There has been ample news coverage of the latest Space Shuttle disaster. Two things are clear; NASA will not accept blame for the Columbia disaster and will not even discuss ending the Shuttle program. NASA will blame budget cuts and bad luck, but will never admit the Shuttle is unsafe. The people at NASA are not evil, but are part of what they describe as "the NASA family", which includes contract workers. This family has made a career of the Space Shuttle program and will never admit the Shuttle is too costly because it is too complex and thus too dangerous. Large numbers of Shuttle tiles have fallen off on most missions, but since it had never caused a Shuttle to burn up, they concluded it wasn't critical. If NASA admitted the Shuttle is flawed, the program would end and most of the NASA family may lose their jobs.
This is no secret since this recent New York Times article exposed NASA. Anyone can read through three decades of promised Shuttle performance to realize the program is a failure. Last year, a senior NASA engineer tried to ground the Shuttle program. He was forced to retire, so he sent a letter to President Bush demanding a safety stand-down, which he posted on his website: NASA Problems. NASA had developed a list of expensive upgrades to keep the old Shuttles flying another 20 years. However, space enthusiasts and several knowledgeable Congressmen were already upset that NASA had squandered billions of dollars on the X-33 program and the Space Launch Initiative. Then last November, NASA announced that developing a modern space vehicle was too difficult, so it would keep the costly Space Shuttle program going another twenty years. This prompted irate editorials from G2mil, the Economist, and others, but the general public remained duped.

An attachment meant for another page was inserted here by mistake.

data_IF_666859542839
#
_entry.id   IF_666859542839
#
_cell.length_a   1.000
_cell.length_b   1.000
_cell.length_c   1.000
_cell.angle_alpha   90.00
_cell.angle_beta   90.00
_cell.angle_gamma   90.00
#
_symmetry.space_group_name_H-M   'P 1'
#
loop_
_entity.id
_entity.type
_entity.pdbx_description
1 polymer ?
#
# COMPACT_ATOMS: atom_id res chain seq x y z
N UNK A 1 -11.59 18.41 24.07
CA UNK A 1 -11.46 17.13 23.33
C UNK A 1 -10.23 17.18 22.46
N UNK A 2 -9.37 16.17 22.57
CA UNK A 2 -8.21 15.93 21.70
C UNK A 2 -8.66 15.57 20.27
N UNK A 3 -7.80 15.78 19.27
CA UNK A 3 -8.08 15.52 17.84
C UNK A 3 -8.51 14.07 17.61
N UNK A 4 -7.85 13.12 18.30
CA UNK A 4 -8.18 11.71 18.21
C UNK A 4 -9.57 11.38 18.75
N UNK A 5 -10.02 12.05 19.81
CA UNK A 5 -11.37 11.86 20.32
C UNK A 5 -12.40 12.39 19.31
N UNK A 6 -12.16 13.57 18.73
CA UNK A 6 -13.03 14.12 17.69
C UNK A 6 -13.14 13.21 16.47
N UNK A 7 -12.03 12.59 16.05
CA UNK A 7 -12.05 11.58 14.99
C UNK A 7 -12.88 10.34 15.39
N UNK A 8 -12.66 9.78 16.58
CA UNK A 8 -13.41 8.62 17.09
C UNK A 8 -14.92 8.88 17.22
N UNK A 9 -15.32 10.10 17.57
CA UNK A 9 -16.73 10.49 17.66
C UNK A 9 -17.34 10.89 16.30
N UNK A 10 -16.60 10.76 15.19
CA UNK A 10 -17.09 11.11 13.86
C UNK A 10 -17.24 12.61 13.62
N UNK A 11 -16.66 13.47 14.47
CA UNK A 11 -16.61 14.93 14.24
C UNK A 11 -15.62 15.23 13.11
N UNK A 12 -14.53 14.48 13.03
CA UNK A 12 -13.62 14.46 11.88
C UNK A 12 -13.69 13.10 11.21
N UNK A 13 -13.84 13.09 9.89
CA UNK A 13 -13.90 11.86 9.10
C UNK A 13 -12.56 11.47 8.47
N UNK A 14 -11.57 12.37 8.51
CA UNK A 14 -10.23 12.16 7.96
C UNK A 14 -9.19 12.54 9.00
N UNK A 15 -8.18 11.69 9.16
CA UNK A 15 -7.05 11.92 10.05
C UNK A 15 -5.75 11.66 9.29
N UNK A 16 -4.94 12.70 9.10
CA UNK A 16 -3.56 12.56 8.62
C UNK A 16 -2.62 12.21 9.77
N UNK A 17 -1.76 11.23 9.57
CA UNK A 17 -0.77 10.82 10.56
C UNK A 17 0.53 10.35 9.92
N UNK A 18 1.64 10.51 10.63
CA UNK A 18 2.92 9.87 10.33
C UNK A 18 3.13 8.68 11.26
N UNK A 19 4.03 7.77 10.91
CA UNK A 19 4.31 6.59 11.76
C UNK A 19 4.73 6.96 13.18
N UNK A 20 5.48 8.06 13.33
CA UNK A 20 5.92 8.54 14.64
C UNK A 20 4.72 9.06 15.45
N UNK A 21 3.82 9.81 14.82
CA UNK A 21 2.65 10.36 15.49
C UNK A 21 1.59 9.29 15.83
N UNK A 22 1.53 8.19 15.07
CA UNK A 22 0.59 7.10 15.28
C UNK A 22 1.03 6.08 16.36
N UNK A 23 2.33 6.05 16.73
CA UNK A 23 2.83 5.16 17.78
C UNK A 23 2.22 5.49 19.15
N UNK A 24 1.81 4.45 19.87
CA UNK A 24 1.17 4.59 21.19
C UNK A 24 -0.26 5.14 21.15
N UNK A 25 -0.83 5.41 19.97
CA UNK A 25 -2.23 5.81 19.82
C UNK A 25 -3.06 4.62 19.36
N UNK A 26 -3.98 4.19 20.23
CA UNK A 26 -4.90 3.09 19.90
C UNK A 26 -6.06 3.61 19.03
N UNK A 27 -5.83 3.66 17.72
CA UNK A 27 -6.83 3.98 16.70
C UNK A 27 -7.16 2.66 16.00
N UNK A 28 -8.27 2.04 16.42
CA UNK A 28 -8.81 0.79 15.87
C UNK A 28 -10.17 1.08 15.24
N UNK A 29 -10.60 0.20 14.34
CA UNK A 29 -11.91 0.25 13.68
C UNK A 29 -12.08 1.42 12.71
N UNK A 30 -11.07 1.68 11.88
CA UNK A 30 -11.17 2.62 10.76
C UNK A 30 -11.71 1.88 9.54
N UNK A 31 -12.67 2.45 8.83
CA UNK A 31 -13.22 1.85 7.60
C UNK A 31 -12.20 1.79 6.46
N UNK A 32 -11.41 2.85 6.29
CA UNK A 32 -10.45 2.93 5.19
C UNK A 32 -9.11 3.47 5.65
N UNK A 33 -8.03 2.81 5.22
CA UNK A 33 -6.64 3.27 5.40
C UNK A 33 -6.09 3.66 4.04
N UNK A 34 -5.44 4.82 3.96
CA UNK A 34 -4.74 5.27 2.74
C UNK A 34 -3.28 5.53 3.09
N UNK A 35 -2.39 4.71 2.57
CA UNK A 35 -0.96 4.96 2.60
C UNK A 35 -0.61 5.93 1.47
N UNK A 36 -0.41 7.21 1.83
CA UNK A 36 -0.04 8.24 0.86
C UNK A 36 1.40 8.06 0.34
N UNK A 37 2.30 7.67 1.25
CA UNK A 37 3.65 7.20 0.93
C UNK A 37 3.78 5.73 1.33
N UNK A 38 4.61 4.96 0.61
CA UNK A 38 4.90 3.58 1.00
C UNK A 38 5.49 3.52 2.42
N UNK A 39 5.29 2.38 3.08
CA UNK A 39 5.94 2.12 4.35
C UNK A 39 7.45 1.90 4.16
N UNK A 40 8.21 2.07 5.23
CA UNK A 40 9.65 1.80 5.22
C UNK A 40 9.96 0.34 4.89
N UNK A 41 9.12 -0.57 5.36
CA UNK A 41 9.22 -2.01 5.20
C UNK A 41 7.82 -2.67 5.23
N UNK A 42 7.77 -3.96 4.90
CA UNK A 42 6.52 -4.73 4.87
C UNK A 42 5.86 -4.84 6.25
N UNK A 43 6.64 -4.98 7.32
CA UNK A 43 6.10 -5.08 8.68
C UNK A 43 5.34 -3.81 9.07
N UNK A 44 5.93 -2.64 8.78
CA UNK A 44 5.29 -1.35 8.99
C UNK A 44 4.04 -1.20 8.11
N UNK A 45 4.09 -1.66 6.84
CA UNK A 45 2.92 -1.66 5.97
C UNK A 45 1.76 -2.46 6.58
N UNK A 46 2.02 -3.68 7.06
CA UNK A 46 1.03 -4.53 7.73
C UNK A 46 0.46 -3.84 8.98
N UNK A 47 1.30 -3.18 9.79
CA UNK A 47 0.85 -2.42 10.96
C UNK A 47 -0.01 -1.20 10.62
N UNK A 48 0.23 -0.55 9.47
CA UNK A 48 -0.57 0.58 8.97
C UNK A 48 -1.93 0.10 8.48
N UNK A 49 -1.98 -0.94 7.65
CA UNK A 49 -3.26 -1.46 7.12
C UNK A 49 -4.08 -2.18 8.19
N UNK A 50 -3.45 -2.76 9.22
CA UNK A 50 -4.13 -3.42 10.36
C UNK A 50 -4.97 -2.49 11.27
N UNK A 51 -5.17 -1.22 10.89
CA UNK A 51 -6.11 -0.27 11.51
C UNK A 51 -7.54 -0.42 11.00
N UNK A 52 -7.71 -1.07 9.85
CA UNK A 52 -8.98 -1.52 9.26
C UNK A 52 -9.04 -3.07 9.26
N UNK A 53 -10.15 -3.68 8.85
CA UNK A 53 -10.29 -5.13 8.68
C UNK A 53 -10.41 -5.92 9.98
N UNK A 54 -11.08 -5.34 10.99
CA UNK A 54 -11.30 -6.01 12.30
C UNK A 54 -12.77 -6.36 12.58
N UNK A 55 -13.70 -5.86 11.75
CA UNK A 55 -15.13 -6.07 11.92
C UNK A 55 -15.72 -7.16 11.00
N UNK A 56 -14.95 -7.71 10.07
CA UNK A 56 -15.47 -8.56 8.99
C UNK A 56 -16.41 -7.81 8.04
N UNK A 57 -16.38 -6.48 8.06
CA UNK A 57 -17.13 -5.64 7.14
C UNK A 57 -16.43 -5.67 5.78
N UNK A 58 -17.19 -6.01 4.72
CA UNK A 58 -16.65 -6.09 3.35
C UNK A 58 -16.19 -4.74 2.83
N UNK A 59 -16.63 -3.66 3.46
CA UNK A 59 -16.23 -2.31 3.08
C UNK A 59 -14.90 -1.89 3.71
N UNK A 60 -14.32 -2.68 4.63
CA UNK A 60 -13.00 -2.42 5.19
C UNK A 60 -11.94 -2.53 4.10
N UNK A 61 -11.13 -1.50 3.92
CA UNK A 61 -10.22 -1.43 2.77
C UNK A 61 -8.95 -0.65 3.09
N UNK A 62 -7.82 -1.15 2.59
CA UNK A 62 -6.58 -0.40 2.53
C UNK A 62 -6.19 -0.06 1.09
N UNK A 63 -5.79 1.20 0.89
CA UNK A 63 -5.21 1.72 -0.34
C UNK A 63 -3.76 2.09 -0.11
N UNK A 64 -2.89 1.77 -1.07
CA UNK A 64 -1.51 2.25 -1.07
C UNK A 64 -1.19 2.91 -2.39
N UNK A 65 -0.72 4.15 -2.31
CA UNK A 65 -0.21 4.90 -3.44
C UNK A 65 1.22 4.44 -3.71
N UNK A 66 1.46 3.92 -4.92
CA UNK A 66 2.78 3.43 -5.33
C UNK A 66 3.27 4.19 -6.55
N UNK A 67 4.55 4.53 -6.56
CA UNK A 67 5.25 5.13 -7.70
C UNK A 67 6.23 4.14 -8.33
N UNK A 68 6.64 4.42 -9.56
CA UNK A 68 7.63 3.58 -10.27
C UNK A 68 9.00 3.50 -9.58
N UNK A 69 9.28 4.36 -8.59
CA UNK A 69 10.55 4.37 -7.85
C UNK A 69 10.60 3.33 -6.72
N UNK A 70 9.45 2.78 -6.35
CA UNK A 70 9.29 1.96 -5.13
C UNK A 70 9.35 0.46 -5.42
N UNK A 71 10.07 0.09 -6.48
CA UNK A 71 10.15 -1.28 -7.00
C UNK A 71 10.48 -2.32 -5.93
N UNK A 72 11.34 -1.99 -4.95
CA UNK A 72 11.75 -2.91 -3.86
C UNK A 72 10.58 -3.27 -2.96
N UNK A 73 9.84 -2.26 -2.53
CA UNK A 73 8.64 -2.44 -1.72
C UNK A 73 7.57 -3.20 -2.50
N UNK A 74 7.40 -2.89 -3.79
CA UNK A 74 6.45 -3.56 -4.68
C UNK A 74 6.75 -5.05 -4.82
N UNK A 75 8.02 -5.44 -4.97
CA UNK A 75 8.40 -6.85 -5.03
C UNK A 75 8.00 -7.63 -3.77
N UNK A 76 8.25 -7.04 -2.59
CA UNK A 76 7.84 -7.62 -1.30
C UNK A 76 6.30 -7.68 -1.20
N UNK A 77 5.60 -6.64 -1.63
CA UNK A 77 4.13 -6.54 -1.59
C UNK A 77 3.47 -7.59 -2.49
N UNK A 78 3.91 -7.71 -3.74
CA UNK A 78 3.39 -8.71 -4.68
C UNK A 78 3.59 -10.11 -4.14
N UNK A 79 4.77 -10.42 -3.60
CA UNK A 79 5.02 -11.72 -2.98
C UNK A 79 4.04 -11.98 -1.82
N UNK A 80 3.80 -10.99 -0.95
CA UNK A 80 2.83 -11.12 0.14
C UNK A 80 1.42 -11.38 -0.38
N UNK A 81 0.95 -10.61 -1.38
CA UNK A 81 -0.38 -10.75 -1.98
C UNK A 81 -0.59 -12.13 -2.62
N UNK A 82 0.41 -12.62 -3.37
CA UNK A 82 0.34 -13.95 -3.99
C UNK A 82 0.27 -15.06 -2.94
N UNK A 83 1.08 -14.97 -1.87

As a result, NASA was afraid to ask Congress for billions of dollars for safety upgrades for their old Shuttles. Instead, it cut back Shuttle launch plans to squeeze these costly upgrades into annual budgets. However, even though Shuttle tiles have a long history of problems, installing modern metallic thermal protective tiles is considered too expensive. While NASA funding was trimmed a few years ago, Congress never mandated a certain number of Shuttle launches a year, it was NASA who determined how many Shuttles could safely launch. Moreover, no upgrade can fix the Shuttle's complex and dangerous design, which was selected by President Nixon.
Unlike previous NASA space launch efforts, there is nothing evolutionary in the Shuttle program. Each launch repeats the same basic mission where the spacecraft simply circles the globe. The Shuttles do not explore anything, nor do they test anything related to space propulsion. This so well known that during a post-Columbia news conference a reporter sarcastically asked if the data from the flower aroma test had been downloaded from space, or if that data was lost forever.
The NASA family's final argument is their 2% failure rate is the same as today's expendable rocket systems, so we must accept the fact that space flight is unsafe. Mankind will never advance with such pessimism. The early years of aerial flight were also dangerous, but progress was made by adopting newer and better designs. NASA has lost two of five Shuttles in just 113 missions, yet now wants to spend billions of dollars for minor upgrades to continue with three ageing Shuttle orbiters designed in the 1970s. Since the Shuttle is built with unique parts, NASA can only guess how much longer components will last, so its only a matter of time before the next Shuttle fails. This is madness!